The purpose of the World Inquiry of AI Impact project is to issue a global call for stories of the impact Appreciative Inquiry has had on the lives and work of the many thousands of individuals who have been introduced to AI over the past twenty-five years around the globe. As a part of this project a technology platform will be created to house the stories of impact. In so doing it will demonstrate and document the life changing impact AI has had around the world in multiple domains such as education, healthcare, community development, business, etc. and with diverse populations from the corporate boardrooms, to schools, to remote the village councils. In addition, it will showcase the power of narrative and storytelling and will pilot a new concept of “crowd narrative” as a qualitative “valuation” tool for measuring collective impact. The rich database of stories created by this project will be available as a resource for academic research, training in AI and concrete examples of success to share with potential clients and the field of OD.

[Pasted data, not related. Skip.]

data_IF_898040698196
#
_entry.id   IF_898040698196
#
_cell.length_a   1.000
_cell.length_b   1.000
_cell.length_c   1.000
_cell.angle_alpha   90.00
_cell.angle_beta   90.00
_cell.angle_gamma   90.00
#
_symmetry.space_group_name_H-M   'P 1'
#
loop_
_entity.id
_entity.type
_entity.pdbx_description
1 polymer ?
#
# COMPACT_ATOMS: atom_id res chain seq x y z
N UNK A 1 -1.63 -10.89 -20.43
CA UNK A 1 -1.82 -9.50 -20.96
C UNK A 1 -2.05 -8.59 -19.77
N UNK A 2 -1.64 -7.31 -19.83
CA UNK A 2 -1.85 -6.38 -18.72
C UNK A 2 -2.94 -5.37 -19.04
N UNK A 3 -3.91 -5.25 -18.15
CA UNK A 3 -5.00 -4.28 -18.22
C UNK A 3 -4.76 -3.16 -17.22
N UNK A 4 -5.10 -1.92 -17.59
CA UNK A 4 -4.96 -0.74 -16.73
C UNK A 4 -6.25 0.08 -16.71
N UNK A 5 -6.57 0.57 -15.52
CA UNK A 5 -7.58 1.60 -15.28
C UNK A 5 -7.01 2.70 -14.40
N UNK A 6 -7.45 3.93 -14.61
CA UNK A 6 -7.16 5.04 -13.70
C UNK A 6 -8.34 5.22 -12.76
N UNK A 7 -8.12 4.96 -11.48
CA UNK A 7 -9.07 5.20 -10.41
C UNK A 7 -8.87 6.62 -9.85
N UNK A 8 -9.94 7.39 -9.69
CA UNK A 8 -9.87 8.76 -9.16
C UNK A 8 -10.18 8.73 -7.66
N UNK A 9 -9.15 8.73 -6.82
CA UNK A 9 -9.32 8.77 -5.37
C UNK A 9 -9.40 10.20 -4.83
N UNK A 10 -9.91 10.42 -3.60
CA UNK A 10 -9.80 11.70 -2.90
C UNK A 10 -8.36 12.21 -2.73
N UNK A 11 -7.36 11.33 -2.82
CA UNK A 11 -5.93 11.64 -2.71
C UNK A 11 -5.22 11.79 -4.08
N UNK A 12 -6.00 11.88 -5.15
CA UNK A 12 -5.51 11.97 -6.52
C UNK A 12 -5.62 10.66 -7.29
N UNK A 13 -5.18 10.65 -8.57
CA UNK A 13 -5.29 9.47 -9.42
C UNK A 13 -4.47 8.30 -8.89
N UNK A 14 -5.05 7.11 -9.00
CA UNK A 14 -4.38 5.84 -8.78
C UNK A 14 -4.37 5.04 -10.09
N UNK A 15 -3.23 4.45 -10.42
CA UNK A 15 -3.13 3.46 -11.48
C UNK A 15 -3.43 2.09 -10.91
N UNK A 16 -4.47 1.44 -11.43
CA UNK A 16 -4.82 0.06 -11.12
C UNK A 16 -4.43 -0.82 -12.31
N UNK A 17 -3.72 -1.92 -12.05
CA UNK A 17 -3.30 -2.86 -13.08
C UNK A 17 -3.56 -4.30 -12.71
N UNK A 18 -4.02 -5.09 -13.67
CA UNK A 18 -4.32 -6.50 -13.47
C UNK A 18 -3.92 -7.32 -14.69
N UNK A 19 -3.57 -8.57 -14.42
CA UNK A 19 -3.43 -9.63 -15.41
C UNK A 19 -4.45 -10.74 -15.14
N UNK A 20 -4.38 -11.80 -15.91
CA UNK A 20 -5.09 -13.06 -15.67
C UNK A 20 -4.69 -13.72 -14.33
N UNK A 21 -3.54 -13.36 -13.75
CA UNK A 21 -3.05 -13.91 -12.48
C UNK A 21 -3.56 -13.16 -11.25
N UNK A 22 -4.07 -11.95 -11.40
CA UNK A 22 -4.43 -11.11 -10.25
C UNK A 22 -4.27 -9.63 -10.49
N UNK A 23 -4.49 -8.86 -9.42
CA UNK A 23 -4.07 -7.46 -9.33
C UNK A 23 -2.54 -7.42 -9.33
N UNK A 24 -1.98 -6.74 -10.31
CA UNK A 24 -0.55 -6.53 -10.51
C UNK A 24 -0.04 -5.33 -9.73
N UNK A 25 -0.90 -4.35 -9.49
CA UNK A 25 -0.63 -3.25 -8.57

The purpose of this project is to explore the potential for implementing Unarmed Civilian Peacekeeping (UCP) at volatile public confrontations in British Columbia. UCP is an innovative practice that has shown to reduce violence and build cultures of peace by de-escalating conflict in volatile situations. Informed by the key principles of nonviolence, non-partisanship and primacy of local actors, unarmed civilian peacekeepers engage in protective accompaniment, monitoring, relationship building and capacity development in communities and scenarios where the threat of violence is impacting civil society. The objectives of this study include systematically applying context analysis processes to determine a potential role for UCP at up to 3 locations in British Columbia, to connect with activists, law enforcement agents and the general public in communities where volatile confrontations are occurring, to dialogue on related issues in these locations while implementing community education events on unarmed civilian peacekeeping, and to raise awareness on the benefits of utilizing trained nonviolent professionals to reduce the potential for violence. Success of this project will raise public awareness about UCP, allow for a clear vision for the next steps in implementing UCP practices to reduce violence and promote peace and justice in British Columbia, and possibly co-create larger programs to provide unarmed civilian peacekeeping personnel at volatile sites throughout British Columbia.